Very few revolutions go smoothly—Tunisia’s is no exception. The disruptions caused by job-destroying strikes and general mayhem have made reaping the expected gains of democracy more difficult to achieve.
The poor are always the first losers in times of economic downturn and the micro-enterprise sector in Tunisia has been hard hit. Torching of premises, pillaging of stocks, and other criminal acts have affected the poor, not only the rich. Providence even intervened when hail destroyed crops of several of Enda’s rural clients in one area!
These home-spun problems have been compounded by those in neighboring Libya where many Enda clients bought and sold, some basing their whole business on trade.
Another dramatic example of the Libya connection concerned small dairy farmers. When the thriving dairy product trade with Libya dried up, Tunisian dairies stopped purchasing milk from their smallest suppliers, many of them Enda clients; with no outlets, they were obliged literally to throw their milk away.
Many of our 165,000 active clients in January were affected directly by the revolution while many others are having trouble securing supplies or maintaining their client base. Indeed, some of our branches have also been affected and are forced to temporarily close when trouble breaks out in their zone.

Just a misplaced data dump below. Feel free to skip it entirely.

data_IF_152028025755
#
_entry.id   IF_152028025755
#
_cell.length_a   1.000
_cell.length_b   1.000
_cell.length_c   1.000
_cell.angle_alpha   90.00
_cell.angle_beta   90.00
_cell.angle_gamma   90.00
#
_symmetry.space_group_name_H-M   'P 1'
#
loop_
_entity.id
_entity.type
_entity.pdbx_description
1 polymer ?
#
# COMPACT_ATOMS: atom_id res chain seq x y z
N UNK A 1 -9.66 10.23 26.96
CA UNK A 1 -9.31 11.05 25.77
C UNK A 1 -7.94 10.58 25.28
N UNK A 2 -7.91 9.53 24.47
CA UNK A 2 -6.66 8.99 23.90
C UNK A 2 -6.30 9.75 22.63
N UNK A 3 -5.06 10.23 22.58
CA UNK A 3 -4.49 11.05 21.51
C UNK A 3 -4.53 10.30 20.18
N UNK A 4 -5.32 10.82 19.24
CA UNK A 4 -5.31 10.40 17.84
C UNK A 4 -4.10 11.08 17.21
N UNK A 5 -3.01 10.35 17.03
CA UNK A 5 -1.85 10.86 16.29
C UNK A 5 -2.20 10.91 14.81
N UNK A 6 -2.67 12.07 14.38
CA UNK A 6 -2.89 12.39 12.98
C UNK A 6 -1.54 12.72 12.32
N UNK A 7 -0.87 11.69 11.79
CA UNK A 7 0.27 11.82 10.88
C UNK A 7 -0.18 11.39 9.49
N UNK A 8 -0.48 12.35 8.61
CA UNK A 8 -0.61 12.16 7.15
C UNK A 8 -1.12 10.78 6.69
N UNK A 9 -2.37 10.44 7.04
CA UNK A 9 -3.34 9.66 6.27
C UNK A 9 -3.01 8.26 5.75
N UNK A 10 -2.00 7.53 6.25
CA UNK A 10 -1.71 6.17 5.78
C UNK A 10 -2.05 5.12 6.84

In financial terms, Enda’s PAR30 stood at 0.33% at end-December 2010. Today it is around 6%. Since 75% of our new loans were financed by repayments, this has had a considerable impact.
But our financial partners have stood beside us. Four Tunisian banks and three international financial institutions have provided new loans, which will allow us to continue growing despite the downturn in repayments.
Meetings were held with clients in all branches to better apprehend their problems and work out ways to face them.
Enda thus adopted several measures to stand by the clients. These included providing subsidies to those most badly affected, introducing a “disaster” loan at 8% for clients to allow restocking or to refurbish homes and premises, refinancing loans for businesses that faced severe supply or marketing problems, rescheduling loans where repayment had become problematic due to problems in the business or the family (loss of employment), and a repayment moratorium where there was a temporary cessation of activity.
Further to these technical adjustments, Enda has also opened eight new branches since the revolution, mainly in the south where thousands of refugees (Tunisian and Libyan) have crowded in, and introduced a special and provisional product for Tunisians returning from Libya and willing to settle back by creating a micro-enterprise. The latter has financial support from the British and French Embassies with collaboration from the Ministry of Social Affairs.
Moreover, as a modest contribution to facing Tunisia’s serious employment problem, Enda is preparing, with financial support from the Swiss government and technical support from other partners, a new product aimed at encouraging young people to become self-employed through micro-enterprise.